SBP proposes addressing information asymmetries to improve credit
Amid weak regulations and poor credit reporting systems, formal credit to the private sector in Pakistan has declined both in absolute and relative terms over the past few decades, says a State Bank of Pakistan report, ‘Private Credit Bureaus: Enhancing Credit Penetration by Addressing Information Asymmetries’.
Based on the private sector credit to GDP ratio, Pakistan slipped to the bottom of the World Bank’s developing and emerging economies Index (2019) that comprises 19 countries, down three notches from its position a decade ago. The central bank study revealed this in a special section as part of The State of Pakistan’s Economy third quarterly report for the fiscal year 2021.
The authors argue that Pakistan has introduced reforms and regulations to increase access to finance, which helped banks improve their profitability, but market failure in the form of information asymmetries was the reason why commercial banks were averse to lending to the underserved segments, such as housing, agriculture, and SMEs. Because of the weak credit reporting system, lenders (banks) find it difficult to distinguish between good and bad borrowers. The government’s increasing debt requirement, on the other hand, added to the problem. To put this in context, consider the following statistics: SME financing in Pakistan declined from just under 20% in 2005 to less than 5% in 2020, while the overall net budgetary borrowing in the same period rose from under 10% of the GDP to a third of it.
Citing the major reason for low credit penetration in Pakistan, the authors say information asymmetries or lack of quality data sharing in credit markets prevents efficient allocation of finance and restricts overall credit penetration in the economy. “This is particularly disadvantageous to low-income individuals and micro, small, and medium enterprises who lack sufficient collateral or credit history,” they add.
To address this challenge and develop a credit reporting system in the country, Pakistan introduced the Credit Bureau Act 2015 because there was enough evidence from advance and emerging markets to show how effective functioning of private credit bureaus resulted in a noticeable increase in credit offtake in those countries. Following that regulation, Pakistan also issued licenses to two private credit bureaus, which collect information and prepare credit reports for individuals, SMEs, and businesses that can be used by banks for efficient lending.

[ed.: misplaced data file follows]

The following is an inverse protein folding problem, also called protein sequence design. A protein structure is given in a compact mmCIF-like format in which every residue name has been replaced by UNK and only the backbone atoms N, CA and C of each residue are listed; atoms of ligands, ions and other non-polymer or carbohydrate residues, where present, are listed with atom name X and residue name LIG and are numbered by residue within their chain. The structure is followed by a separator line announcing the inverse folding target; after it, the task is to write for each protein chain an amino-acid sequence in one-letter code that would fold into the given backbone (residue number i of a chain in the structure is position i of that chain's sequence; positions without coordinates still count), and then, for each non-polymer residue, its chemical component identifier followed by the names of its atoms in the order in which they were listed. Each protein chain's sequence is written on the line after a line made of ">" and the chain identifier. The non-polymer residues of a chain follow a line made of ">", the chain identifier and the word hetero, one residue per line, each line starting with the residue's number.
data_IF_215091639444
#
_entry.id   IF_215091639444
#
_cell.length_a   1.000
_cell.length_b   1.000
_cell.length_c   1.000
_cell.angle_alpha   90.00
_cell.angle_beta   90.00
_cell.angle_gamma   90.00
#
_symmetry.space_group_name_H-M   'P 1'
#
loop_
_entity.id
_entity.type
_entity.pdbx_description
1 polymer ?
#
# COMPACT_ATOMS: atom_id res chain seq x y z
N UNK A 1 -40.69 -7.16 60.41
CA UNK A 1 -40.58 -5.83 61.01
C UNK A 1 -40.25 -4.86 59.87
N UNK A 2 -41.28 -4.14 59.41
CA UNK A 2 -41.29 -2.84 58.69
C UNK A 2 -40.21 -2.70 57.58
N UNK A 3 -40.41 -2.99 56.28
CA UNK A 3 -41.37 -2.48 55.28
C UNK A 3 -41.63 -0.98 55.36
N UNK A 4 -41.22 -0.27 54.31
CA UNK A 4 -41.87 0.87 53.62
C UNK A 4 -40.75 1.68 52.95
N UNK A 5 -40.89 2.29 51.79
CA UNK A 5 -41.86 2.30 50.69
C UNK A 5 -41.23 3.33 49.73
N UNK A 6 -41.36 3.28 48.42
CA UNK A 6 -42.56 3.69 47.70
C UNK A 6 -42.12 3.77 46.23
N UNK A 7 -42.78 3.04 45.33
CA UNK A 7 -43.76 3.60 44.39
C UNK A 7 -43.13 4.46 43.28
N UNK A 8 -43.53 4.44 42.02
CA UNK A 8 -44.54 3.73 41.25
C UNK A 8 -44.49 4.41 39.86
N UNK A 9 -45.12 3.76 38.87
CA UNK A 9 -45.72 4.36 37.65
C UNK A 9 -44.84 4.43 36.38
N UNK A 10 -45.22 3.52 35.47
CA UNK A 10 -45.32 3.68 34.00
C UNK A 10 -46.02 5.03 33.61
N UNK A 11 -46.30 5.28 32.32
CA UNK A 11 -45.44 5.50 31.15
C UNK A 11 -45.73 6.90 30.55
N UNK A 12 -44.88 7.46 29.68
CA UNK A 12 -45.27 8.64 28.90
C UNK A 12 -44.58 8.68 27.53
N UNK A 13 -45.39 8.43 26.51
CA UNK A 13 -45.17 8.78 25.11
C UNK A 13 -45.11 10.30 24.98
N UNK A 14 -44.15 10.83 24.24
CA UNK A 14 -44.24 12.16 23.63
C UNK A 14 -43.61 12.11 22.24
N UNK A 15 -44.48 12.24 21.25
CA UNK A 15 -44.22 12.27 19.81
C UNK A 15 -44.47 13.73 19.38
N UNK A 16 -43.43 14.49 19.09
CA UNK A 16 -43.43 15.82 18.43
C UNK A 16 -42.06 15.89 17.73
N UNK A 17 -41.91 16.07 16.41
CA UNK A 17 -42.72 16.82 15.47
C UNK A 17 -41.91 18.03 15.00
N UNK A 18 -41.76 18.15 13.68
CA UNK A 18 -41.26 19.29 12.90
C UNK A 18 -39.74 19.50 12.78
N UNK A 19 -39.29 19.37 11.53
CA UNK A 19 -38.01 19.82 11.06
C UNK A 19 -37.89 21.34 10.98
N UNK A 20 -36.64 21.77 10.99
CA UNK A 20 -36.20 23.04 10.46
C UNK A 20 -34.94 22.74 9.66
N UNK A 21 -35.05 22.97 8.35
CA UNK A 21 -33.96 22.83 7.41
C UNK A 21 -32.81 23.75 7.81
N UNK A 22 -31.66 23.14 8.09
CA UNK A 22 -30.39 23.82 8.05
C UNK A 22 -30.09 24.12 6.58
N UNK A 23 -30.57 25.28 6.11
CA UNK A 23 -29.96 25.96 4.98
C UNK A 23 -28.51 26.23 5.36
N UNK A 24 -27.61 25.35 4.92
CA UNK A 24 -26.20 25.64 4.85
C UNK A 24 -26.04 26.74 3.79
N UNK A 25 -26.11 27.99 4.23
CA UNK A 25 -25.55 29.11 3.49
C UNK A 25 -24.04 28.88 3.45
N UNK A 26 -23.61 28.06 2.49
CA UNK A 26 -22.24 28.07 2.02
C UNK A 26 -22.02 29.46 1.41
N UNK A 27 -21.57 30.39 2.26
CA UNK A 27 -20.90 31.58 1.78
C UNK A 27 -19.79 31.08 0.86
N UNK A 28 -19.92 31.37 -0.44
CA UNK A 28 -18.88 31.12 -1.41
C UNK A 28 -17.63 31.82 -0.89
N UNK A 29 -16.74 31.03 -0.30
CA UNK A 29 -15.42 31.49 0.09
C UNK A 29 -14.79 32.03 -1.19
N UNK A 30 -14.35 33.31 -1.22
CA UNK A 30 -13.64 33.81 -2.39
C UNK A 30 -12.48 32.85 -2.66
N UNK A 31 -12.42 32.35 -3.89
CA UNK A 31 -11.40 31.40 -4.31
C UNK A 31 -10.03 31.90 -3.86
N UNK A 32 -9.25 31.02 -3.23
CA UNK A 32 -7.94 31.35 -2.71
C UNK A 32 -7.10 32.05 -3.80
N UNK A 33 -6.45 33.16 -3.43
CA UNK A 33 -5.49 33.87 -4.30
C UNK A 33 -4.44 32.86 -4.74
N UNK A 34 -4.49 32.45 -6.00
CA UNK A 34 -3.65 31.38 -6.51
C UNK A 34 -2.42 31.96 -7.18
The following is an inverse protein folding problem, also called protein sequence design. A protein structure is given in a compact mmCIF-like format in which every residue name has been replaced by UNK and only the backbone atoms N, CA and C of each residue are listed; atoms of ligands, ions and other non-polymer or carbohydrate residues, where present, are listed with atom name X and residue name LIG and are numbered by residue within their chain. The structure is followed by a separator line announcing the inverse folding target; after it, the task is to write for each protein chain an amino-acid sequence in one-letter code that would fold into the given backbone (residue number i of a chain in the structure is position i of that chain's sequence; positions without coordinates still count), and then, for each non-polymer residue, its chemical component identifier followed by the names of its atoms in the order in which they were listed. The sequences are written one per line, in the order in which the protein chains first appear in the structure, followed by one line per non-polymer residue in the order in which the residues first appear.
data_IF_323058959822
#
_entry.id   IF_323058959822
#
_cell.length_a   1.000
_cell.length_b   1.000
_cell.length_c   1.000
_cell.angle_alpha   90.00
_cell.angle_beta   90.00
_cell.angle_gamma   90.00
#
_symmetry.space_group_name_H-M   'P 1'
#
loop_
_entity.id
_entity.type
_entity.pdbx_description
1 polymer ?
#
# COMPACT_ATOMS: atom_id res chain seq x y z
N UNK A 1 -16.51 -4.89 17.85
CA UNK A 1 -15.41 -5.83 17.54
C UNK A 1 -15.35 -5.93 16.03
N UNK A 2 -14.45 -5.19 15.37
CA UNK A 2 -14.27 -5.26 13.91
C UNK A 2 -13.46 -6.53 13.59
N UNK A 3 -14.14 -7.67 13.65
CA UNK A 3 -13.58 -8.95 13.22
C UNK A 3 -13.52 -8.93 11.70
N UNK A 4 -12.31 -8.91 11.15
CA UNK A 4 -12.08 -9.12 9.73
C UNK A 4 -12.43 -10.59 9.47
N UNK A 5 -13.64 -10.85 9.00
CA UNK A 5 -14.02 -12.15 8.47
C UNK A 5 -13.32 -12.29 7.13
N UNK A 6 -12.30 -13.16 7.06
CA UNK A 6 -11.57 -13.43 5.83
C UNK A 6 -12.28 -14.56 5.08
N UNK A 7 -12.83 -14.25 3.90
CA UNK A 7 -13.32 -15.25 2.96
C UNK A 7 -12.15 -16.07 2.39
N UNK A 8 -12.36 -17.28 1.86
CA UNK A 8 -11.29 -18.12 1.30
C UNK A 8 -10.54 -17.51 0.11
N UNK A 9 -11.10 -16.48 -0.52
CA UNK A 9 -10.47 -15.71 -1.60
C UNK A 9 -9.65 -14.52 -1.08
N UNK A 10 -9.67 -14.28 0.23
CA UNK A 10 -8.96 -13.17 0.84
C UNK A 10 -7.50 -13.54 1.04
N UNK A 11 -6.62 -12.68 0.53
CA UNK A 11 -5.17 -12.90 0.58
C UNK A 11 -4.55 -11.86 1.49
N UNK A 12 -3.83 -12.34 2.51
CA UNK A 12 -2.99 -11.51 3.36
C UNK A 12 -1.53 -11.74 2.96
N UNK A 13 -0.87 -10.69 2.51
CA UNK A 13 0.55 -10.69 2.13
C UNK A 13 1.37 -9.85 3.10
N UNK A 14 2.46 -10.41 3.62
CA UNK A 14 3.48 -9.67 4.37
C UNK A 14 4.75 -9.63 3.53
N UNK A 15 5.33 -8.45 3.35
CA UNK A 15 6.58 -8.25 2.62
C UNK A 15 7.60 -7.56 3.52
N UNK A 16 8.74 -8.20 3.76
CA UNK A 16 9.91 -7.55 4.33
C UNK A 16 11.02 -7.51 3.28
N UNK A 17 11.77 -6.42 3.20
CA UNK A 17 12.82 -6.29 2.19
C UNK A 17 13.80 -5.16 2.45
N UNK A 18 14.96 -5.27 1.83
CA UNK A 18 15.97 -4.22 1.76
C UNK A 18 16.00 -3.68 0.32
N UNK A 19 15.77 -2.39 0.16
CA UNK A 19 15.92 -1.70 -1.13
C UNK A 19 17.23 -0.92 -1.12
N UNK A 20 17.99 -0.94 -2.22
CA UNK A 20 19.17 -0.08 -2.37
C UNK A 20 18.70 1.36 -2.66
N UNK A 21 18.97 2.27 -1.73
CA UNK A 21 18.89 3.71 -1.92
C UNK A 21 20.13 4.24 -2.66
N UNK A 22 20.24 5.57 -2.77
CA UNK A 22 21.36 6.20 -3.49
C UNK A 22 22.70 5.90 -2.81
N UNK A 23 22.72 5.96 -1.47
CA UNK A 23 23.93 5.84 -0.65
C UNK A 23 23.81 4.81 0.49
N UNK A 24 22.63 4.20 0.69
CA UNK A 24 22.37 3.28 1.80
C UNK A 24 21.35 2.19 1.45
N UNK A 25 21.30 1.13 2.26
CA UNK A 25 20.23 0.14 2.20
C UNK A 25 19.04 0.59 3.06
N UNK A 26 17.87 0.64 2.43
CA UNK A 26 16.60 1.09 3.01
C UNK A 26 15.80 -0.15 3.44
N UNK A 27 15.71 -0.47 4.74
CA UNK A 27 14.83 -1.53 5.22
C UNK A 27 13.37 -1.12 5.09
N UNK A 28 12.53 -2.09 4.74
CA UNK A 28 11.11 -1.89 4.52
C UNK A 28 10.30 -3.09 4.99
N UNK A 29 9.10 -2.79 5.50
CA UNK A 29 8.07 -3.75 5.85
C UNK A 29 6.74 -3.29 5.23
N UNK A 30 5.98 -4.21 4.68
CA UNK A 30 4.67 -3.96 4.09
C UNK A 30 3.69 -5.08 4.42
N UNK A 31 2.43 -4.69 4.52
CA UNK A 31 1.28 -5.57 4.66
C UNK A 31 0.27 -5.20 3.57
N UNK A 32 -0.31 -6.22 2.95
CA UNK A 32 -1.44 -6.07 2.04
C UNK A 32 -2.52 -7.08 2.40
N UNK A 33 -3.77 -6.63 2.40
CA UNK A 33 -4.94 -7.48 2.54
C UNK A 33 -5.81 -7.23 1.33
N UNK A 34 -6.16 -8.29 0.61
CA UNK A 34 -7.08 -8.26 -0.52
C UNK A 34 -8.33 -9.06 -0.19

However, the country’s credit reporting system continues to face operational, legal, and policy level challenges that are preventing credit bureaus to adequately address the challenge of information asymmetries, the authors say. The current law makes it mandatory for banks to be a member of at least one credit bureau, which is not helping. Of the 32 banks reporting data to the credit bureaus, 20 are members of both while 11 are members of one credit bureau. As a result, neither bureau has a full coverage of credit institutions thus the problem of information asymmetry continues to persist in the country. Besides, the current scope of credit bureaus is limited to individuals and sole proprietor–corporations and SMEs are not yet covered.
The authors propose that all banks should become members of both the bureaus and then credit institutions (banks) can choose the bureau of their liking to purchase various value-added services. This will mean the bureaus won’t compete on information or data accumulation but fight for market share in the value-added services segment. This could minimise information asymmetries in the credit market. They also propose changes or additions in the existing regulations to allow the bureaus to compete on a full spectrum of loan segments and credit information services.
They also propose streamlining and standardisation of data reporting format and daily updates. Another recommendation is to introduce legal and national policy level reforms to increase availability and use of alternate data to help the unbanked segments that can build credit history and increase their access to finance.
Among other solutions that can help Pakistan achieve potential returns on its credit reporting system is the adoption of digital solutions like mobile wallets, fintech, and e-money companies that have transformed core banking. These companies have resulted in enhanced accumulation and availability of financial data, providing greater potential for credit information.
Pakistan has already taken various steps to improve the credit reporting system, but the existing framework needs to be improved on a par with international best practices to make it more effective, the authors concluded. You can read the full report on private credit bureaus in Pakistan here.